Section 5: Love preserves all mankind.
The story of the Centurion's request for healing of his servant is a beautiful example of all that we have been talking about up to now.  Here is a man who would be considered the “enemy” of the Jews, being a Roman military leader, occupying the Jewish land.  And yet, he was calling for the help of Jesus, recognizing that Jesus had a special and divine authority.  And it is not lost on us that he is anxious to heal, not a family member, but a servant of his.  This story illustrates the universal nature of God's love for all mankind, beyond race, culture, country, religion and so on.  And Mrs. Eddy takes it further by pointing out that this kind of preservation for man is for all time, for eternity (S24).

Section 6: The light of the Christ reveals “secret beauty and bounty”. (S26)
The final citation of this lesson (S30) tells us that Spirit, unites our understanding “to eternal harmony”.  We attain that understanding really, through the revelation of divine Science, which makes God and God's love for man, clearer to us.  We see that man is preserved, at peace, harmonious, whole, through the lens of divine Science. This “secret beauty and bounty” is revealed to us through spiritual sense, through our practice of what we understand of Christian Science.  This provision and preservation for man is not visible to material sense (hence the “secret” nature here).  But it is showered on all creation.  Mrs. Eddy describes her “weary hope” of realizing this “happy day” when we will all recognize and love our neighbor as ourselves (S29).  It is then, when we have no false sense of self separate from God and others, that we experience the abundance and wholeness of man's true being!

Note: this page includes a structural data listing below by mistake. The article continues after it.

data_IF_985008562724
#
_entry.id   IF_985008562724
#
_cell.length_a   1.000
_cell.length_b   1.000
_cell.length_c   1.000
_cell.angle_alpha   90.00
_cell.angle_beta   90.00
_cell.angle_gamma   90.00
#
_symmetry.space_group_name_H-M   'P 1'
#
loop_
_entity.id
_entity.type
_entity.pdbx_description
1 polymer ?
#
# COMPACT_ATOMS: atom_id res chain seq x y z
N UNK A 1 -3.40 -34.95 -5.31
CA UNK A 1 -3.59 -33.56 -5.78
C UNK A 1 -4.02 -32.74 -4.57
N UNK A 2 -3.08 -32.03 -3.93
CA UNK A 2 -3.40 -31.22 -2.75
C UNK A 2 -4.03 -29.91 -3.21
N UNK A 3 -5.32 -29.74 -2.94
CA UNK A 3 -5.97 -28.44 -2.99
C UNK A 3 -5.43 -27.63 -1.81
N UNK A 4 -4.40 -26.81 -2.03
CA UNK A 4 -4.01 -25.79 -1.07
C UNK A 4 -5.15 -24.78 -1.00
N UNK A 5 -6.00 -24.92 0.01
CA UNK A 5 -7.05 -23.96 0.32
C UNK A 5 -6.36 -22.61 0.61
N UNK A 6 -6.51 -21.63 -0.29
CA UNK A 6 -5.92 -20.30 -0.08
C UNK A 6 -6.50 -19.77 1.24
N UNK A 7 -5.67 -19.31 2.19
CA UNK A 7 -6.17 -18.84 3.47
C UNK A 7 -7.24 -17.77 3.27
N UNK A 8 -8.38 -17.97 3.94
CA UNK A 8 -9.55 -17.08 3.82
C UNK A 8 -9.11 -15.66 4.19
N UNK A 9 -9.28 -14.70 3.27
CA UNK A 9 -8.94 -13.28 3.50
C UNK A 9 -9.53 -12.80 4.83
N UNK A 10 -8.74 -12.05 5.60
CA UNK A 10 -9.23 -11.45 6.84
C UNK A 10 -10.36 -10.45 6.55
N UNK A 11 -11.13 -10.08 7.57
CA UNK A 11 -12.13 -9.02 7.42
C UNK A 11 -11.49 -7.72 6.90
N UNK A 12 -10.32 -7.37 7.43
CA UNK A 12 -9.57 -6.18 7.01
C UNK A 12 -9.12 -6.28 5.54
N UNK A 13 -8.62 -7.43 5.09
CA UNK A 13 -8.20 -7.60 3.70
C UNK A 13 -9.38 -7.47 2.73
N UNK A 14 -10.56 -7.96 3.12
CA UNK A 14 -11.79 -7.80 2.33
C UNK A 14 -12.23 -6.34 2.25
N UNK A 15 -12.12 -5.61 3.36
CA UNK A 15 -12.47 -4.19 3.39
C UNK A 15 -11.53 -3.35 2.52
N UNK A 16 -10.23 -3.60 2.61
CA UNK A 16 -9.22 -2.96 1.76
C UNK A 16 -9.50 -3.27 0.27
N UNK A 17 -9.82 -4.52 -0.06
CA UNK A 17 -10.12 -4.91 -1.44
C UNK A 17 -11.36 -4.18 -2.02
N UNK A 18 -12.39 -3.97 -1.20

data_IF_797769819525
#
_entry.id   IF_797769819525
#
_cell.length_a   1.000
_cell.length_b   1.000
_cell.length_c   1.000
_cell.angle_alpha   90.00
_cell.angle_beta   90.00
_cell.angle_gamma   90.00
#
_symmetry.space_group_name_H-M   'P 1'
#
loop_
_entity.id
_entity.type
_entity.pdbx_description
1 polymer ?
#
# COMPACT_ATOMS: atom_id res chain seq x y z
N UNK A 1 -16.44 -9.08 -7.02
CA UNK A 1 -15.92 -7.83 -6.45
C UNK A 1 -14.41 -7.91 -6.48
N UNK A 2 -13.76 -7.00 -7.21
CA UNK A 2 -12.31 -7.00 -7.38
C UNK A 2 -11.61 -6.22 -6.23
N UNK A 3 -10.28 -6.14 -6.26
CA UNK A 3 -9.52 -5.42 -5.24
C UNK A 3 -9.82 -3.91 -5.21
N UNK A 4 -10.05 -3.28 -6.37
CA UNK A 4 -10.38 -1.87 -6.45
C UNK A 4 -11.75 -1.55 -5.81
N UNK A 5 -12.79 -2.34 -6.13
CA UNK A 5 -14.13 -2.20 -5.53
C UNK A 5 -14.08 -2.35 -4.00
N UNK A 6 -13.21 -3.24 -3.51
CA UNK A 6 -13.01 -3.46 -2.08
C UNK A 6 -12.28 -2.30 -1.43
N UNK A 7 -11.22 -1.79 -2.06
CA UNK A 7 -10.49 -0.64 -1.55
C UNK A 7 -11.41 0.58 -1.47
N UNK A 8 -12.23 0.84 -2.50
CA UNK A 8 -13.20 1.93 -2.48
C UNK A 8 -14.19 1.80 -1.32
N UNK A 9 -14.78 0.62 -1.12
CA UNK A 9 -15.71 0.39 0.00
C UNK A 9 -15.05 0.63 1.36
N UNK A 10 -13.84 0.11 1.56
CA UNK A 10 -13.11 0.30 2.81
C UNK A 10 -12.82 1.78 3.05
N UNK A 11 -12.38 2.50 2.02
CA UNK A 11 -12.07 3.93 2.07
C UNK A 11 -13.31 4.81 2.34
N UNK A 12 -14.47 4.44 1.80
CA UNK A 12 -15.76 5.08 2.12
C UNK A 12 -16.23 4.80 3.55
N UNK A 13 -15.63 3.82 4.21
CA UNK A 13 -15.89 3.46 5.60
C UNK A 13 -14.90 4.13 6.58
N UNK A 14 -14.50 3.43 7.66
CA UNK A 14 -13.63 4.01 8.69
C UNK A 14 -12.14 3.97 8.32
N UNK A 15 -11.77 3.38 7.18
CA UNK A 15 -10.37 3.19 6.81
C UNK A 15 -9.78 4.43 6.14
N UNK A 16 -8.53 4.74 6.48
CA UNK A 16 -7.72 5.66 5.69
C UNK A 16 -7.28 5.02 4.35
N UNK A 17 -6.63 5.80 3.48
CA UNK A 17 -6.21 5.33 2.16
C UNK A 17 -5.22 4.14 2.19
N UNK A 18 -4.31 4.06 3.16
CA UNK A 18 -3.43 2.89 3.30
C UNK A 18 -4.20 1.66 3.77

PS: Cobbey Crisler’s commentary on citation B9, Mark 3:1-5 followed by a 2011 corelative healing that is amazing and well worth listening to and sharing as widely as possible.
“In Mark 3, Verse 1, we have a renewed definition for church where another healing occurs in the church context, namely, ‘the man that had the withered hand.’… According to an earlier, largely lost gospel called the Gospel of Hebrews, we find this man saying to Jesus, “I was a mason seeking a livelihood with my hands.  I pray thee, Jesus, to restore me my health that I may not beg meanly for my food.’  According to Luke 6:6, it was his right hand.  As a mason, you could not really pursue your craft. If that is an authentic recollection, it just adds a little more enrichment to our comprehension of the story.  Again, it’s the Sabbath and we find that prayer is a church activity.  It would be hard to find someone that would disagree with that no matter what denomination one belongs to.  Healing would have to take place, because prayer in no idle exercise without results. Healing follows prayer…
Verse 3.  Jesus stops the order of service again.  He says to the man with the withered hand, ‘Stand forth.’ Would that electrify most congregational worship toady?  ‘Stand forth.’  Everything stops.  The priority is here.
Verse 4.  Then he asks the question, ‘Is it lawful,’ is it a church rule, ‘to do good on the Sabbath days, or to do evil?’ Notice his definition of ‘doing-good’ here. He must not remain on the surface.  Doing-good for Jesus would be what?  Healing the man.  Doing-evil would be what? Not healing the man.  He regarded not-healing as evil.  The normality of the spiritual function of healing is underscored here…
Verse 5.  Then he says, ‘Stretch forth thine hand.’ Why didn’t he go and stretch it forth for him? Again, the consistency of having dominion. Dominion doesn’t exercise you, does it?  You exercise it… ‘Stretch forth thine hand and it was restored whole.’” (What Mark Recorded, p. 31-33, B. Cobbey Crisler) This stone mason no doubt could earn a living again using his hands.  Click below to hear all about an undisputable Christian Science healing of a workman crushed under a huge, falling tree who was very quickly back on the job.  It was given at a testimony meeting in our church by Doug Jenkins (husband of this Met's contributor, Kerry' Jenkins) and repeated in a Time4Thinkers online chat. with Chet Manchester. at]